So basically they built it to scratch their own itch, not as some disruptive masterplan.
I firmly believe you need to dogfood your own product in order to fully understand its potential. How can you solve a problem you don't understand and what better way to understand a problem than to experience it first hand?
A product can be shiny and "awesome" all it wants; if it doesn't solve an actual problem, or isn't convenient enough to solve the problem, it just wont last.
Dunno how well - 470 views in 3 months on the demo vid https://www.youtube.com/watch?v=EKEL06gDIBw
I see this acquisition as both a) a smaller alternative to JIRA that is much easier to use (but fundamentally different) and b) a way to prevent Trello from growing into something bigger, more complex, and become a big competitor to Atlassian.
I use Trello with my fiancé to organize our wedding planning, house chores, and projects, but I cannot even imagine how awful it would be for my work's use case.
Trello, on the other hand I introduced to some colleagues, and the simplicity and ease of use is very satisfying.
Feels like surfing on the perfect wave.
Said every software developer ever about every bug tracking/ticketing system ever.
> Trello, on the other hand I introduced to some colleagues, and the simplicity and ease of use is very satisfying.
Said about every new bug tracking/ticketing system ever. Until you need to do X, and we need to track Y, and Z needs to sign off before ...
The real problem is that most developers write shitty bug reports. The reason for all those annoying fields in the bug reporting system is that most developers won't include them without it.
There is a fine line between having a bug reporting system which is just sufficiently annoying enough to the end users to give just enough information to the people fixing the bugs.
Trello is not a pain for me to use. It would be for others, with different needs, but it's perfect for me.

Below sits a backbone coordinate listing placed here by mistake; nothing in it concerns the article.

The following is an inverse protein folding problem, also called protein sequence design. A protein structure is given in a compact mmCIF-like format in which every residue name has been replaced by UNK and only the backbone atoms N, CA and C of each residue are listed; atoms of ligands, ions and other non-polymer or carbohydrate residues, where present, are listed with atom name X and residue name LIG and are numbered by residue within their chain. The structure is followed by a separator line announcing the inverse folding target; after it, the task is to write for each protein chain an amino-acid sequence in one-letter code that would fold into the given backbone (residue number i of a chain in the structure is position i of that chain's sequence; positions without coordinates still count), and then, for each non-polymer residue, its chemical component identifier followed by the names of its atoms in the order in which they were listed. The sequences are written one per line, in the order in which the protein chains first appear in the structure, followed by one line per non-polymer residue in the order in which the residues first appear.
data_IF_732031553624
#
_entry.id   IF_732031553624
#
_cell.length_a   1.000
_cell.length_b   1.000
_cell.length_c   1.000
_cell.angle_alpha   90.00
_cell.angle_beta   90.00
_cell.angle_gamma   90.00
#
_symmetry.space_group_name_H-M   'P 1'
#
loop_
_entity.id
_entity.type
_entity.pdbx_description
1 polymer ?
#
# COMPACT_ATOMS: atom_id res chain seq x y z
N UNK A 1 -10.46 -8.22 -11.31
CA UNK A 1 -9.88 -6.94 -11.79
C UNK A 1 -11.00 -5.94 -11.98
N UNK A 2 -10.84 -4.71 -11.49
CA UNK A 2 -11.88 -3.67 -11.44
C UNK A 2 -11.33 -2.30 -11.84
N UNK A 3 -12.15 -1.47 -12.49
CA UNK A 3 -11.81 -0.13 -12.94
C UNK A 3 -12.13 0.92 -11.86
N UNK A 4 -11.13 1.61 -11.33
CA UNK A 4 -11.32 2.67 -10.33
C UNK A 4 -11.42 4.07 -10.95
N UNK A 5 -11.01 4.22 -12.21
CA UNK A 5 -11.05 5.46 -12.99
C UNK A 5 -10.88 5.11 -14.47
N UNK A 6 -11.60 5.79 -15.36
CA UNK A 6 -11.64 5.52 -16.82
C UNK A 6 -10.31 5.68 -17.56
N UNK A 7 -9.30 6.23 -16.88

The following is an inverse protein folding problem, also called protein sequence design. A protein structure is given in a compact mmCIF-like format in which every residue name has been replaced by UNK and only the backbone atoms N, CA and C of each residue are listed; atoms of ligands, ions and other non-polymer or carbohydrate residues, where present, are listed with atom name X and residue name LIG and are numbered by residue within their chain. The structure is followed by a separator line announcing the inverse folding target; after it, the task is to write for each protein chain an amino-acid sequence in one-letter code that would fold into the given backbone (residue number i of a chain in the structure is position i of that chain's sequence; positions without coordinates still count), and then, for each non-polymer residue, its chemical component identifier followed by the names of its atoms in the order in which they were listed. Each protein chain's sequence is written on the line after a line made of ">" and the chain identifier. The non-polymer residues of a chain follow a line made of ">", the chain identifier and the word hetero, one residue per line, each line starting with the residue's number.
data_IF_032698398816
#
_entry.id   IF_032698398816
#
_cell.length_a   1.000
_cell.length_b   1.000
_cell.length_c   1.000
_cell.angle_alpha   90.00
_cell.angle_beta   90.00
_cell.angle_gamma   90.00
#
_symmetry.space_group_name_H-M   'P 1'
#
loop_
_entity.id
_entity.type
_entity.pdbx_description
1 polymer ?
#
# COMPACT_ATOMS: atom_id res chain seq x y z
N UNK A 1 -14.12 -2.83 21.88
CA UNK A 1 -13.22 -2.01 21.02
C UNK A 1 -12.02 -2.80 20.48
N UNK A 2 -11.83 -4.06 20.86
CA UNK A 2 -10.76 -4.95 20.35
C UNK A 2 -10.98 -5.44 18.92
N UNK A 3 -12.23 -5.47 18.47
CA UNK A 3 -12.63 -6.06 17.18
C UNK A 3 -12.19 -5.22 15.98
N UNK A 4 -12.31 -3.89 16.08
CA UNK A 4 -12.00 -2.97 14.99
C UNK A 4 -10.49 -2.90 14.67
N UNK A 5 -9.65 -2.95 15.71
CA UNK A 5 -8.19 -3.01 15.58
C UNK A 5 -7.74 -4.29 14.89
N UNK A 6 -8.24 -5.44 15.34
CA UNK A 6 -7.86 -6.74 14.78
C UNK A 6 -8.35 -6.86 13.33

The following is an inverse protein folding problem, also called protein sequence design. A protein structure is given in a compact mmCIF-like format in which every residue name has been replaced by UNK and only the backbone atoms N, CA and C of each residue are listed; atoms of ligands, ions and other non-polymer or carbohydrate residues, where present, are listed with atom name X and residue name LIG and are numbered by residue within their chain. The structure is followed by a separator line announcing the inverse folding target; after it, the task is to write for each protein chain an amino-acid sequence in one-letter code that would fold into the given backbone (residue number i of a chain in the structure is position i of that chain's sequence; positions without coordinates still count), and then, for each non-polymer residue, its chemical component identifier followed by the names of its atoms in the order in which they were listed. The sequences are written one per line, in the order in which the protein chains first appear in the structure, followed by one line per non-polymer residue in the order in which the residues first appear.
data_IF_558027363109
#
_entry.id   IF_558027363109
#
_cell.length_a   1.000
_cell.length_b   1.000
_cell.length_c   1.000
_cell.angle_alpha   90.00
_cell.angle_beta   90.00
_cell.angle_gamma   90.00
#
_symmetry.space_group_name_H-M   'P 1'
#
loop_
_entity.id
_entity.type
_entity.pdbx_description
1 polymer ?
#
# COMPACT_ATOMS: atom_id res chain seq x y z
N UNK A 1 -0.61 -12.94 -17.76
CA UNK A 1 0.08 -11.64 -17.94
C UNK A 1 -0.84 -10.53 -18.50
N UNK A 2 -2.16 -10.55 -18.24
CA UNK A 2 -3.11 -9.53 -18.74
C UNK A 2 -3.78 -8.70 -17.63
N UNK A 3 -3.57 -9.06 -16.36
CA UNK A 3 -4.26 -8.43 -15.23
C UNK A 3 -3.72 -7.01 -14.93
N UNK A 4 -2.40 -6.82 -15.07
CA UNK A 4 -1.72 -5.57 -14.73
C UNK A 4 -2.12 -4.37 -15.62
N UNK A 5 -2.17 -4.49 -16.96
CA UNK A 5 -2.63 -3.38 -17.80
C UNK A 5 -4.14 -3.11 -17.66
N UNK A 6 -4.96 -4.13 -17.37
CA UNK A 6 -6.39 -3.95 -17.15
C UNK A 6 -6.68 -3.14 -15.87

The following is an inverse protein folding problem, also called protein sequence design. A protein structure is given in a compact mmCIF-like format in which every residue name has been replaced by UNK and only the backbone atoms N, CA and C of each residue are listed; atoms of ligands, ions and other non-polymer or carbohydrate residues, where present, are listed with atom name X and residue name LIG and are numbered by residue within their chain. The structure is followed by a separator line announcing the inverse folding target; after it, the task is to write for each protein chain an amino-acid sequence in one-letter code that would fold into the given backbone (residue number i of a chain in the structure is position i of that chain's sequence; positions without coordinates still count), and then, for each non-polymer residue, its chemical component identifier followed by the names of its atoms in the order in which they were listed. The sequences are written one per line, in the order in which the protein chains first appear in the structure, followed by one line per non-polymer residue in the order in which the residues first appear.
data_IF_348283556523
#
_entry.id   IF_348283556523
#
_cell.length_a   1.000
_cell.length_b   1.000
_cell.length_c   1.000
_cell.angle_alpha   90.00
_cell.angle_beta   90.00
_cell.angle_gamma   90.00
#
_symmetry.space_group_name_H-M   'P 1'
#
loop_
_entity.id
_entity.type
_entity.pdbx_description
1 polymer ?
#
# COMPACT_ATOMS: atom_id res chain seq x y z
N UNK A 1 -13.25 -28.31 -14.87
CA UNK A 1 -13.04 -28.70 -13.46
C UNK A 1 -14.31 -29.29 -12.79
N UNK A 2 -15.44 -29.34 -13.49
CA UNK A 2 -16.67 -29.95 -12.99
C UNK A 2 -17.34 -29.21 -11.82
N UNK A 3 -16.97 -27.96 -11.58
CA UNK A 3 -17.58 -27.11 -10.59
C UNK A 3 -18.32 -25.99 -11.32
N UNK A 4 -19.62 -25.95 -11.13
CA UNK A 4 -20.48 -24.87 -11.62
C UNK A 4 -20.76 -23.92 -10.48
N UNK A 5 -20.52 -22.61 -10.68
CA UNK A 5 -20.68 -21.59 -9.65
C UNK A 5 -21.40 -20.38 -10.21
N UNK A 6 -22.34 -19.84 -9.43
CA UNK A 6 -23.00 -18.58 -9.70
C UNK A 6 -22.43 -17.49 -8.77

> Until you need to do X, and we need to track Y, and Z needs to sign off before ...
For many people these don't necessarily get in the way. I've been using trello for a few years on some projects from start to launch, and a winding down of development. It doesn't get in my way, and the lack of features hasn't caused problems.
Sure, we could have gone with Jira just in case things got massively more complicated, but we were easily able to deal with the odd edge case by talking to each other, assigning cards or putting notes on them.
I actually prefer Trello over Jira but, I have to use Jira at work. Still I couldn't take this article seriously after seeing that picture comparison.
The reason that happens is that the incumbent --- along with their most vocal customers! --- is blinded to what 80% of the market wants by the demands of the high-end 20% of the market. Yes, Trello hasn't duplicated the entire Jira product. But it might not need to to capture 80% of the revenue of the market.
My point was that, if you can't figure out where a Kanban board is in Jira you should probably stick to Waterfall development. The author either didn't spend a few minutes looking at Jira or has no clue what the real difference between the two products are.
I highly doubt Trello would have replaced Jira at the pace the article suggests. Either Trello would become overly complex or Jira would adapt and become simpler and add even more needed features. I don't believe Atlassian bought Trello out of fear that Trello would innovate them out of market. That dilema just doesn't apply here IMO.
Based on that, it's kind of a neat move by Atlassian. Now they have an instant base of potential new Jira users. As these Trello customers grow and find out that their needs can no longer be met, now there is a clear upgrade path.
Presumably they will build some migration tools to make the upgrade seamless/convert the database of tickets. Or they could even build in cross-product integration so you can embed links to Jira tickets in Trello cards, or vice versa.